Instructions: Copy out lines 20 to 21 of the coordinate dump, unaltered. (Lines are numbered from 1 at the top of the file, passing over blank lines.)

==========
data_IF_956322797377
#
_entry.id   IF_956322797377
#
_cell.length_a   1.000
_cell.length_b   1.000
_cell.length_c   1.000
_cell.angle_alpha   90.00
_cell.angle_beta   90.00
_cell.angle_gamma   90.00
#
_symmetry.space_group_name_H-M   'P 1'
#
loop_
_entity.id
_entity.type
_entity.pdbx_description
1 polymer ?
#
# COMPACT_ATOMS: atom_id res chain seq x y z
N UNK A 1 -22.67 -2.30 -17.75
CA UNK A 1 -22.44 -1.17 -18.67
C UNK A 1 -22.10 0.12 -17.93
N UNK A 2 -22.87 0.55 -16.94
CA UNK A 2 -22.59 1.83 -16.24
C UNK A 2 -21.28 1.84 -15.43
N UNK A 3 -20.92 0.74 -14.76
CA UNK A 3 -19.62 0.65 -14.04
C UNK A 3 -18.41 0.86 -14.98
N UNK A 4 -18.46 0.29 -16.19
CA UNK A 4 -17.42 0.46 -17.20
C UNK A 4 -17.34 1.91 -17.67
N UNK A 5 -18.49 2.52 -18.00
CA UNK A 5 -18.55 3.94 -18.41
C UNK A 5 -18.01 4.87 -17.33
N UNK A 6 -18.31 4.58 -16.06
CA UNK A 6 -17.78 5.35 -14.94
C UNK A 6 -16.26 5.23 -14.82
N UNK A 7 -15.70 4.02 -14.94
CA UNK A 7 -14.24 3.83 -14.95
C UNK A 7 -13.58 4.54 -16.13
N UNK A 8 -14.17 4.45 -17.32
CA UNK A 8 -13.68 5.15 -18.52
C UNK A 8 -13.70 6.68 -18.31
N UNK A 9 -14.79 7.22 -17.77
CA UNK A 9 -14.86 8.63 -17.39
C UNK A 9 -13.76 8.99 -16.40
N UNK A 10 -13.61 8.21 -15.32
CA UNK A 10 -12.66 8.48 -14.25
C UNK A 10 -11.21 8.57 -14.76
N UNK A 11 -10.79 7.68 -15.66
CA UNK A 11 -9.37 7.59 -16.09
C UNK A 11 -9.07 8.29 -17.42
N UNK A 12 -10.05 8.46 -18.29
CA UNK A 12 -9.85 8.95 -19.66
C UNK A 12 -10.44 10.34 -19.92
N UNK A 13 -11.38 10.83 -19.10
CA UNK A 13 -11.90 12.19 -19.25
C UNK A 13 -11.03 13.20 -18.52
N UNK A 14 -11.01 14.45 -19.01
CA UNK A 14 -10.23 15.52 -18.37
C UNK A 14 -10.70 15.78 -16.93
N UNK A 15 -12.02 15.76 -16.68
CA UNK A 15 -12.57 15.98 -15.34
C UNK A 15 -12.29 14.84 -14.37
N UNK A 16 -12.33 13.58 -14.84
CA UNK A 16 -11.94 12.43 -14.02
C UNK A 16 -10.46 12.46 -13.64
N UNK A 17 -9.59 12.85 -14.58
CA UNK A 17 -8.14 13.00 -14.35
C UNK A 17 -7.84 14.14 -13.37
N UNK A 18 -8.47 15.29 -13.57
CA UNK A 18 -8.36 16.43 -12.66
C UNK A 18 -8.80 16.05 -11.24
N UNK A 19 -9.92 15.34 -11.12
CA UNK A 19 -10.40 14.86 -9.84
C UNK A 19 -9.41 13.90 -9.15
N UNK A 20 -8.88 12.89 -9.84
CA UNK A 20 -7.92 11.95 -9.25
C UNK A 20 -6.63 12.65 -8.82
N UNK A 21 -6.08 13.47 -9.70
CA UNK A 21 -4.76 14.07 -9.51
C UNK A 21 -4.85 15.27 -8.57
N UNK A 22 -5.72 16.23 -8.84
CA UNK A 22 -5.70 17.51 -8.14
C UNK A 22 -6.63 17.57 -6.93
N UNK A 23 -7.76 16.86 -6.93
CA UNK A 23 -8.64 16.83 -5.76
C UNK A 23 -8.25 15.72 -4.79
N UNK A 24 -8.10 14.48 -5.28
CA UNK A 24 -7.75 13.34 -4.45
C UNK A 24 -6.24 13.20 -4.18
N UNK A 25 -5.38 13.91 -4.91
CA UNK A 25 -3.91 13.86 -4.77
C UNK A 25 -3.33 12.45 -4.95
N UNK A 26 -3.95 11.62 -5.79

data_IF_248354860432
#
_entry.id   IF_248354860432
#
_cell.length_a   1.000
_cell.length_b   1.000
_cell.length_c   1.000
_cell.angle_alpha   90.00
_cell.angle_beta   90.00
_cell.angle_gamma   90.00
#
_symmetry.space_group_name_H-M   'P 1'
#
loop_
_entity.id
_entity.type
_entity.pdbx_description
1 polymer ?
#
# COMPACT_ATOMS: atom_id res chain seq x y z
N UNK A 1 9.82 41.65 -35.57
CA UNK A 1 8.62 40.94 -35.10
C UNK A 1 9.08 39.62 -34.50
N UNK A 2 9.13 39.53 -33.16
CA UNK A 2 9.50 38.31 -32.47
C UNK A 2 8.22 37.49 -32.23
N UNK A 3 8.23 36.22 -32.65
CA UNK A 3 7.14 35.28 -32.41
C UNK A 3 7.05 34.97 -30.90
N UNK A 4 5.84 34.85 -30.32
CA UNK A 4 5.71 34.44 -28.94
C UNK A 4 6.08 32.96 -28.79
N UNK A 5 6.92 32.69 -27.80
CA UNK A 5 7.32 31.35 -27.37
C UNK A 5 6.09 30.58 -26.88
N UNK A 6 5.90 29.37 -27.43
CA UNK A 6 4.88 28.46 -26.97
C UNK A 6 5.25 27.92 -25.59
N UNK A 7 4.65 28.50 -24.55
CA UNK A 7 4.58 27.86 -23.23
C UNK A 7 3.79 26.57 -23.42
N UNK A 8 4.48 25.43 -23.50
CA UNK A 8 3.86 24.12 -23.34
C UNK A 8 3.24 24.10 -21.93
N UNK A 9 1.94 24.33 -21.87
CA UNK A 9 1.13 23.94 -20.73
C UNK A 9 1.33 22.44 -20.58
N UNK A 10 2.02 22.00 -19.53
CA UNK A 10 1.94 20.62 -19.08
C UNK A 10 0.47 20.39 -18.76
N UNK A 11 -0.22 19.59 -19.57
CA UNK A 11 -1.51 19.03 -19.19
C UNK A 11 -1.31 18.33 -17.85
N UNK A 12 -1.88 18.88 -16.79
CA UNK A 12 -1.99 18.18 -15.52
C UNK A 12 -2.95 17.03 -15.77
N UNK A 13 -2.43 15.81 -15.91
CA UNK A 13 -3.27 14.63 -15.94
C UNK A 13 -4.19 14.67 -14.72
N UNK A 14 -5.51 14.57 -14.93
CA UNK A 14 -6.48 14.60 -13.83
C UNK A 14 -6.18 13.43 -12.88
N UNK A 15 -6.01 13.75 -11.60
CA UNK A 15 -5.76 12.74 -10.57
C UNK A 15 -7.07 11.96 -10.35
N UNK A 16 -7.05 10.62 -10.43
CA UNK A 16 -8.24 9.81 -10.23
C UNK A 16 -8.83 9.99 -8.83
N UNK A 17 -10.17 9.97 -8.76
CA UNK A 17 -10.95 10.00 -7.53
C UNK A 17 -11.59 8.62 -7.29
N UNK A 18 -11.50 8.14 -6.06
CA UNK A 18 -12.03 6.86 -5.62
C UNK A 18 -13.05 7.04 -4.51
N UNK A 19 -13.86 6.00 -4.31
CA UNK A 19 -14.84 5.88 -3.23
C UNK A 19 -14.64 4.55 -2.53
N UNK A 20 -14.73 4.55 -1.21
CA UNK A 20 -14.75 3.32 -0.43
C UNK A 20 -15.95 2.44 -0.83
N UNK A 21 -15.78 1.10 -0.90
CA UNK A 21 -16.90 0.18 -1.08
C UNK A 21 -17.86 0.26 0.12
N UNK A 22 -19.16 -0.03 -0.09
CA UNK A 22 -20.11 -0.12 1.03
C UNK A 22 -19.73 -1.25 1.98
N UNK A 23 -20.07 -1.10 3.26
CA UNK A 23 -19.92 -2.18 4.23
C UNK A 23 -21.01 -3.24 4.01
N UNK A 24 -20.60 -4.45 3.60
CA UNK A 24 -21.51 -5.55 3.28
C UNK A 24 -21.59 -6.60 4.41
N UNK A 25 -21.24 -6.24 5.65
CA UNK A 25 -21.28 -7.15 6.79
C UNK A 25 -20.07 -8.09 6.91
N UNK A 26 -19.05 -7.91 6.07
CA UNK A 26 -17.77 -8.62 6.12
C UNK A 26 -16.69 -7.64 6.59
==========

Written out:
# COMPACT_ATOMS: atom_id res chain seq x y z
N UNK A 1 -22.67 -2.30 -17.75